Digital companies who crow about the specifics they have on their audience numbers and the insights they have on them, may be overstating this fact. Twitter has admitted it miscounted its monthly user numbers for three years, and Facebook has come under fire for inconsistencies in its stated user numbers versus official census data in America. These are not the only prominent examples, which begs the question: Just how trustworthy is online audience measurement?
IAB seeks service provider
Ryan Smit, managing director at BMI-TechKnowledge, says all publishers who are IAB members report on their EM stats only in order to ensure that everyone is comparing apples with apples.
The other most commonly used tool
Beside EM, the other most commonly used online measurement tool in SA is Google Analytics (GA). While this methodology generally measures the same audience metrics (including unique visitors, page impressions, visits, visit duration, frequency, % mobile vs. desktop etc.) as the EM system, different numbers may appear when comparing the two.
Mason clarifies this difference, “There is no generalised measurement methodology across different measurement tools. As a result, stats do vary across different measurement tools… The methodology is quite different for these two tools. The main difference is the GA tag is inserted in the head of the website code, which means it is one of the first things to load on the webpage. EM code is placed right at the bottom of the body of the website code, which means that it is the last thing to load on a website. This means unique browsers and page views are recorded only once all other content on the site is loaded,” he explains.
Just because it’s used, doesn’t make it right
Even though the EM and GA systems are used by most publishers, it doesn’t mean that they are the best possible methods, or even accurate for that matter. Arthur Goldstuck, managing director of World Wide Worx, describes GA as “hit and miss”. “Sometimes it undercounts badly and in other ways it over counts, and it is possible to game the system as well by creating what appears to be far more traffic than there actually is,” he says. Similarly, he describes the EM system as, “as reliable as they get”, but he wouldn’t put it past people to game that system either.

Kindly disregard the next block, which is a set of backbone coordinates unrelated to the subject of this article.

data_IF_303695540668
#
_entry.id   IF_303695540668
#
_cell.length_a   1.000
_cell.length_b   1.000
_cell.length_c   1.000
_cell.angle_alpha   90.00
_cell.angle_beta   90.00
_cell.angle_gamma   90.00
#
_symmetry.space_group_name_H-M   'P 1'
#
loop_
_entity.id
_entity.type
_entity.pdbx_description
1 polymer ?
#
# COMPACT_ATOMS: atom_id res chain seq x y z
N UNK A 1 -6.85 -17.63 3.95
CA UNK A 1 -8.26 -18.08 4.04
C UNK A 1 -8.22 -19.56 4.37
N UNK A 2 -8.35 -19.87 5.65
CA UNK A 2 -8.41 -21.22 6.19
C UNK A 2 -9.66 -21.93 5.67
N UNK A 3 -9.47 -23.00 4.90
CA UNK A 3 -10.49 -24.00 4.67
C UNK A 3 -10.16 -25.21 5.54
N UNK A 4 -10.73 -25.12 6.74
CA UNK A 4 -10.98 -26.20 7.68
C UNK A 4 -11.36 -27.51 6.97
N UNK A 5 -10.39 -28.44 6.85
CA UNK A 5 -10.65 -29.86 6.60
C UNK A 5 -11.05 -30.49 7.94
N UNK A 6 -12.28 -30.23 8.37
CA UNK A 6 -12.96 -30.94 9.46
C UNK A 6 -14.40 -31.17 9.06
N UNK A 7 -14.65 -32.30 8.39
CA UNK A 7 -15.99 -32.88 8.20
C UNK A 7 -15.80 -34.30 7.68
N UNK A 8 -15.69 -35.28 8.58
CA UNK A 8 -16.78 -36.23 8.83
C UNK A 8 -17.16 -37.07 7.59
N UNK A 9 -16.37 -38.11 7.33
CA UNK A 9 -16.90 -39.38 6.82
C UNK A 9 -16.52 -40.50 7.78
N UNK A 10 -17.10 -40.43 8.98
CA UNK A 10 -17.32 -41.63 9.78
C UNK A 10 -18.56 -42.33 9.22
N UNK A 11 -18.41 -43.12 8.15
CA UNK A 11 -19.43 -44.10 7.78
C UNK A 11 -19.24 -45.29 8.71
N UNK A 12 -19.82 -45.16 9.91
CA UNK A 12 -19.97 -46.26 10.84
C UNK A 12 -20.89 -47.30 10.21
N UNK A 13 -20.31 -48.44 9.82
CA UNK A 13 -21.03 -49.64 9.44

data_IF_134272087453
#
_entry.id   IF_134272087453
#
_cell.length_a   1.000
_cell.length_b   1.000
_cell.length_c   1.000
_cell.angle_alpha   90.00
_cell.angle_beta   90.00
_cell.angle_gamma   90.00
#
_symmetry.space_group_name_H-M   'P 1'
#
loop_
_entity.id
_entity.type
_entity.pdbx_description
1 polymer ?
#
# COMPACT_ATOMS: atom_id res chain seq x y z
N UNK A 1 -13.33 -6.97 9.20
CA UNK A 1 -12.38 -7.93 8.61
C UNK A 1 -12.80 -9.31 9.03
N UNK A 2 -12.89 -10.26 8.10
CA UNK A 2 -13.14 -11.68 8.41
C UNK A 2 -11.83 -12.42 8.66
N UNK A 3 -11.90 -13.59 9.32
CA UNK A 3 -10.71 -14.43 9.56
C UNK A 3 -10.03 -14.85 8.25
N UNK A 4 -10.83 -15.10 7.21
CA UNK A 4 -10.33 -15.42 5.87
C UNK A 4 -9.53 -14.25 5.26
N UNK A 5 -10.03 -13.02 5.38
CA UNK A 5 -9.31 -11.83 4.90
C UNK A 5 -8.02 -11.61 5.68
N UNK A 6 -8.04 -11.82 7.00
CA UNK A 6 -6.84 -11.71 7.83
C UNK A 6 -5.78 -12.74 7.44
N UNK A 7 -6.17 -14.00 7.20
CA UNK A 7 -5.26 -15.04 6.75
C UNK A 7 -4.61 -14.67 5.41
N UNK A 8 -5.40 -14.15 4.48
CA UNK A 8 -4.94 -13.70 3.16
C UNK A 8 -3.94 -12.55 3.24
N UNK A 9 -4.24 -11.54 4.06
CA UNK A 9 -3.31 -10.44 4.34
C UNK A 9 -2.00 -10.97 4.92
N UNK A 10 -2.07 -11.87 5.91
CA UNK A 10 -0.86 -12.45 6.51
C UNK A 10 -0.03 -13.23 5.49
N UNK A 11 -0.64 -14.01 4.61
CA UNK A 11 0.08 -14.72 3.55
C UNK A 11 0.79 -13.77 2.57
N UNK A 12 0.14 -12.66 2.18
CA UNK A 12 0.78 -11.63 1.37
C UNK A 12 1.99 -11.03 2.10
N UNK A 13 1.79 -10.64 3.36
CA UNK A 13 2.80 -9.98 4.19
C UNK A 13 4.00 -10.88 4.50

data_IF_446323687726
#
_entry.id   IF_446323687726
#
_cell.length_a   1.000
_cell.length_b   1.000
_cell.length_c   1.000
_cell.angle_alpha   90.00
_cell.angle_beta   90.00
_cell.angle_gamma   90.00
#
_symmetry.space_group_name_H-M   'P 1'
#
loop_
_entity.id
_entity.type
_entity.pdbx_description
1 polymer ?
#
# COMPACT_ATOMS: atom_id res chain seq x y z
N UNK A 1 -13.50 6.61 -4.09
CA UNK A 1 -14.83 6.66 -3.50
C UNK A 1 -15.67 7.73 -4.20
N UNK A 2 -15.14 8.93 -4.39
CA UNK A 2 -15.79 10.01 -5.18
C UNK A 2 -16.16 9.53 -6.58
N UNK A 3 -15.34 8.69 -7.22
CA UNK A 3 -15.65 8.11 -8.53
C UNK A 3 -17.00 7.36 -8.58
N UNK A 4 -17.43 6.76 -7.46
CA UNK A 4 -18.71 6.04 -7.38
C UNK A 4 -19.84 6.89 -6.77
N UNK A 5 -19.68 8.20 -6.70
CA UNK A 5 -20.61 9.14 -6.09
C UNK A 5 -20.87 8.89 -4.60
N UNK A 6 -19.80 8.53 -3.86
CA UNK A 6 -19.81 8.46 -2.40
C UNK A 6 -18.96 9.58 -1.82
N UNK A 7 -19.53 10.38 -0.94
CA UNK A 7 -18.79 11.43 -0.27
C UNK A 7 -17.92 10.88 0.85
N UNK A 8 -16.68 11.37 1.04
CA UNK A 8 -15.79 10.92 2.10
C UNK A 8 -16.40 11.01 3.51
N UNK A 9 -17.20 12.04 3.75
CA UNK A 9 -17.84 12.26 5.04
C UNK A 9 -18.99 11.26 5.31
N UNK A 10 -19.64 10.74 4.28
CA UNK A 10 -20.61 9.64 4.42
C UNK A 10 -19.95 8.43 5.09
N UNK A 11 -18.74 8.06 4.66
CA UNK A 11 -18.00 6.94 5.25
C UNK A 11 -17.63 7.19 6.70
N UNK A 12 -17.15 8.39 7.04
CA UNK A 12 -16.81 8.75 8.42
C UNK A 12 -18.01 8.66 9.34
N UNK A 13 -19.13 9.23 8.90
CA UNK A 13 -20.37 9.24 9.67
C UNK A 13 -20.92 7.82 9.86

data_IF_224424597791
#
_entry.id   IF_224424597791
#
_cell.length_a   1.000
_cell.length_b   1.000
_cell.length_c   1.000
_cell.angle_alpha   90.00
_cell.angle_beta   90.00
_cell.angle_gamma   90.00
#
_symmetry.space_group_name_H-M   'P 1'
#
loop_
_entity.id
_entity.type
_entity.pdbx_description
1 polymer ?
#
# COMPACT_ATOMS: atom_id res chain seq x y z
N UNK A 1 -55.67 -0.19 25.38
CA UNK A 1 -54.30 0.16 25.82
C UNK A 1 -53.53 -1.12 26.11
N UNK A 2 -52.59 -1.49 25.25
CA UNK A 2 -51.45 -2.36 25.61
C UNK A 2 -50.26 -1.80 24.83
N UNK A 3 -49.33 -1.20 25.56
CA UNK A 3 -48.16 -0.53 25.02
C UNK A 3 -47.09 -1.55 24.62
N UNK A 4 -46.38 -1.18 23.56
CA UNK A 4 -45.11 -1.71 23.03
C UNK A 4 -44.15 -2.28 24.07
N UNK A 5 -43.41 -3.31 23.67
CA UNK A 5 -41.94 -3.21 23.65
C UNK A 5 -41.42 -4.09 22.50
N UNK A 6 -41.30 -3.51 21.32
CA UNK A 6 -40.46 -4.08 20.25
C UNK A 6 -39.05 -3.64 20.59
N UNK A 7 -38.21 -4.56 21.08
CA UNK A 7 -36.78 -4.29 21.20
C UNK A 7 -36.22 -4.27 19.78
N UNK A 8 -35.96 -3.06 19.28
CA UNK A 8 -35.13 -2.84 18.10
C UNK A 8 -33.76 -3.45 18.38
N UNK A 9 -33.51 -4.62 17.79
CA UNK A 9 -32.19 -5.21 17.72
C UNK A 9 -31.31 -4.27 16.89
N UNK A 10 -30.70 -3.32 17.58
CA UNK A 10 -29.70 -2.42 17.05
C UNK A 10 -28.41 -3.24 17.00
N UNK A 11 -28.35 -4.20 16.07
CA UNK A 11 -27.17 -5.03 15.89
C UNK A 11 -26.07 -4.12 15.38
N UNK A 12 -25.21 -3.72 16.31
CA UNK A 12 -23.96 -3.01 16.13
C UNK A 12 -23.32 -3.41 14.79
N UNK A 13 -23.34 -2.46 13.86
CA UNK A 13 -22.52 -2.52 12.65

Publishers manipulating their numbers
While publishers may get their online audience measurement data from a well-known source like EM or GA, the other problem that arises is when they manipulate or straight up lie, inflating these numbers to attract more advertising. Mason believes this does not happen often, but stresses, “The few instances like this do harm the reputation of the industry and do cast doubt around the validity and integrity of the industry”.
Goldstuck has quite the opposite view, believing this practice is extremely common in South Africa for a number of reasons. “It’s a combination of corporate ego, wanting to show you’re the biggest or by how far you’re the biggest or that you’re at least competitive,” he says. “People being given targets, often unrealistic, by their own bosses so they manipulate numbers to show that those targets have been reached, or purely a commercial gain so presenting higher numbers to obtain higher advertising revenue.”